IN THE 35 years since I first started working in the Square Mile, I have seen many things change. But one constant over this period is that the success of our financial services industry continues to be dependent on the concept of service. In other words, the City must serve society rather than the other way around.
As the newly inaugurated 685th lord mayor of the City of London – and the first banker to take on this role for some time – I am determined to demonstrate the relationship between finance and society. I passionately believe and am determined to show that the City is not, to paraphrase that great Londoner John Donne, an island of itself.
There is a long tradition within the City of encouraging social as well as financial returns, as displayed by the work of the livery companies. My predecessor David Wootton made a huge contribution in this area through his generosity of spirit and thoughtful advocacy on behalf of the City of London.
I want to build on this foundation by making the case for services in which the City excels, both domestically and internationally. Having worked for the London-based operation of a Swedish merchant bank for the past three decades (including six years in Japan), I know that the financing of projects, companies and institutions makes a tangible difference across society and borders.
Providing high quality services to our clients and customers supports business in creating jobs and growth. There have been some serious mistakes made in banking, my own sector. But the City – and the City’s banks – know that finance is a means to an end, not an end in itself.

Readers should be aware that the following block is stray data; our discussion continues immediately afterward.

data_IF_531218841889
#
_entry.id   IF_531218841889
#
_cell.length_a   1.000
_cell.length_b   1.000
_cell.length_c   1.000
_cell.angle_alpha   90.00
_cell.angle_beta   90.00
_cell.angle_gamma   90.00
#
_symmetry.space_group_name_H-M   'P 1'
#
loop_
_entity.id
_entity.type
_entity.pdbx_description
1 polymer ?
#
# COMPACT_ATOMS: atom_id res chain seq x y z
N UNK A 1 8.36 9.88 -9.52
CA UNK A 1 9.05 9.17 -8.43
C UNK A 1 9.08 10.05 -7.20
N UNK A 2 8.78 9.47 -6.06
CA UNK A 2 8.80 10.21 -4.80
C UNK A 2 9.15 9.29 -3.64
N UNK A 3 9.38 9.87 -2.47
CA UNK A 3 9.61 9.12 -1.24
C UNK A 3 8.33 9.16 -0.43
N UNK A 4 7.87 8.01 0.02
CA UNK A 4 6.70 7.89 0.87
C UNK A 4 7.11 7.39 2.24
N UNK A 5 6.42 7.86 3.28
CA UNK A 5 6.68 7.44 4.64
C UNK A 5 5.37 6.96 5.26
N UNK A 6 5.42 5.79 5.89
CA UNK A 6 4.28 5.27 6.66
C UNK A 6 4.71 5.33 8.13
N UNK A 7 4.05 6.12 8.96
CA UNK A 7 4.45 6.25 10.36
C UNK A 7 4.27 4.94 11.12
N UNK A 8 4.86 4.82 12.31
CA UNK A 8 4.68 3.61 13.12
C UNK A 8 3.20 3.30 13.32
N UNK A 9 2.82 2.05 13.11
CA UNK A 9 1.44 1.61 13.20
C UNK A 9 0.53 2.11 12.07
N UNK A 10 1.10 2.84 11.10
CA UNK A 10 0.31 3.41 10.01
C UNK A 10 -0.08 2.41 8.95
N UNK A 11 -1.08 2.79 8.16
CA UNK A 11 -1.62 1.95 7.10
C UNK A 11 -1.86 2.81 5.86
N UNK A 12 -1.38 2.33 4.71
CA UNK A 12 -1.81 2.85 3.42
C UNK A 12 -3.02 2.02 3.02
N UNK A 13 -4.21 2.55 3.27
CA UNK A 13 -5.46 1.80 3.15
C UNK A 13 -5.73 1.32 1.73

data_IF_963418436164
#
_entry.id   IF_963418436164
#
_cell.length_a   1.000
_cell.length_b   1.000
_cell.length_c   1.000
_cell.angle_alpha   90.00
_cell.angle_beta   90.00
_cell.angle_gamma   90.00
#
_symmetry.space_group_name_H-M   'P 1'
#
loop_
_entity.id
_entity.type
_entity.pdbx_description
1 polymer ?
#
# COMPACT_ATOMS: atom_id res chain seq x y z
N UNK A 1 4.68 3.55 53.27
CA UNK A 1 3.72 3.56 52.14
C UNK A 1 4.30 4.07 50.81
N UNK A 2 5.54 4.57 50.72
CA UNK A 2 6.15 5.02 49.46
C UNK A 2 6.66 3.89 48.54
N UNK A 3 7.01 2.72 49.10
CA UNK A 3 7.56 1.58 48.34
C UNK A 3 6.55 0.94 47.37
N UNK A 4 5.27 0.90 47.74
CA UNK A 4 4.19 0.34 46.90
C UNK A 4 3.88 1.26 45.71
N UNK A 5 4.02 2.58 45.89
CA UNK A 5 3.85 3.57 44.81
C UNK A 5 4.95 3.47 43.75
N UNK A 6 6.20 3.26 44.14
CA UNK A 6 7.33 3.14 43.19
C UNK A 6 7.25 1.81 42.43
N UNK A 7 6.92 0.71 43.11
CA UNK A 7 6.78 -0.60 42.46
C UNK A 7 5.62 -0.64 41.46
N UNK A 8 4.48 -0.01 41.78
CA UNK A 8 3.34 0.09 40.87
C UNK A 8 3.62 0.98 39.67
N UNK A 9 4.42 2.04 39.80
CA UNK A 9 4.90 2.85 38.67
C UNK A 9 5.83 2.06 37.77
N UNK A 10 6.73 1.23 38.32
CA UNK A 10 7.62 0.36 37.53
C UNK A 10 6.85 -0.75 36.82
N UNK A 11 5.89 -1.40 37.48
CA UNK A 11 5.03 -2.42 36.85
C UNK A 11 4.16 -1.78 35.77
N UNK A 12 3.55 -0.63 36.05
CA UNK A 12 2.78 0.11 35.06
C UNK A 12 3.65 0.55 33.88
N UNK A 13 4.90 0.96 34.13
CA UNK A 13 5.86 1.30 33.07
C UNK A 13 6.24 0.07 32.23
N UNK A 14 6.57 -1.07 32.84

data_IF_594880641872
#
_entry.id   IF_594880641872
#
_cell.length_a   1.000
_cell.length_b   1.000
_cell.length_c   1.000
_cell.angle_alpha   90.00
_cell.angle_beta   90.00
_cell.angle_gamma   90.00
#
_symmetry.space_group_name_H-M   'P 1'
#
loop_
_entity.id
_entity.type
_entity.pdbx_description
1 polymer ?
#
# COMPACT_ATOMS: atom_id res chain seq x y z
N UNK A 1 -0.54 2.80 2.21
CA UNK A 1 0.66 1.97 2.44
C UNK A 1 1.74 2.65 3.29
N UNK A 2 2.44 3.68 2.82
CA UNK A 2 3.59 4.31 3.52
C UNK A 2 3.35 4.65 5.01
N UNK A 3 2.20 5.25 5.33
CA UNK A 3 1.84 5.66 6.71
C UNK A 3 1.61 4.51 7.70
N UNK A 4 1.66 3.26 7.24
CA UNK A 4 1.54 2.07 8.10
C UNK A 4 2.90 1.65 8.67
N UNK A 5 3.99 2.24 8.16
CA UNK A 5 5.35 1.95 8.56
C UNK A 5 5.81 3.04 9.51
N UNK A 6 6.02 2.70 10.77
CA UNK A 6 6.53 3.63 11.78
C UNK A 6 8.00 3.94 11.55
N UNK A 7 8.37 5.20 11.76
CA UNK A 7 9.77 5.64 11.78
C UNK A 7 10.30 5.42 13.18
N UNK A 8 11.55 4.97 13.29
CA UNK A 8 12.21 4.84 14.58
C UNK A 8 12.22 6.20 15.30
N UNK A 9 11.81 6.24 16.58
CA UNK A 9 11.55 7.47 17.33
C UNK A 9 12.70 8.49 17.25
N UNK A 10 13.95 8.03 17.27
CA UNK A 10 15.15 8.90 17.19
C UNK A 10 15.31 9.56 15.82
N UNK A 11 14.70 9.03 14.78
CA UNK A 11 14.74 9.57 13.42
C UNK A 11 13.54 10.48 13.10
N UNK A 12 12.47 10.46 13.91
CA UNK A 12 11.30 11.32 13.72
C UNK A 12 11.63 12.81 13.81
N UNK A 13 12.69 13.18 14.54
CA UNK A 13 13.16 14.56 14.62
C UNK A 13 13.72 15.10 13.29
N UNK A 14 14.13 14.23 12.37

I will also be promoting the City as a global centre for philanthropy and managing philanthropic funds over the next year. We already have a proud history, from Dick Whittington to the City of London Corporation charity, the City Bridge Trust. But there is always more that can be done and our new strategy, City Philanthropy: A Wealth of Opportunity, aims to foster a new climate of giving among individuals and institutions.
This emphasis on ensuring the City delivers returns for the wider community also lies at the heart of social finance, a potentially huge new market being pioneered here in the Square Mile. Big Society Capital and the City Corporation’s own social investment fund are among those demonstrating how innovative new models can help to meet growing demand.
The City serves our communities because the City is in society – my theme for the year. Over the next twelve months, I will work to raise recognition of what the vast majority in the City of London have recognised for centuries, namely that financial and social returns can go hand in hand.
Roger Gifford is lord mayor of the City of London.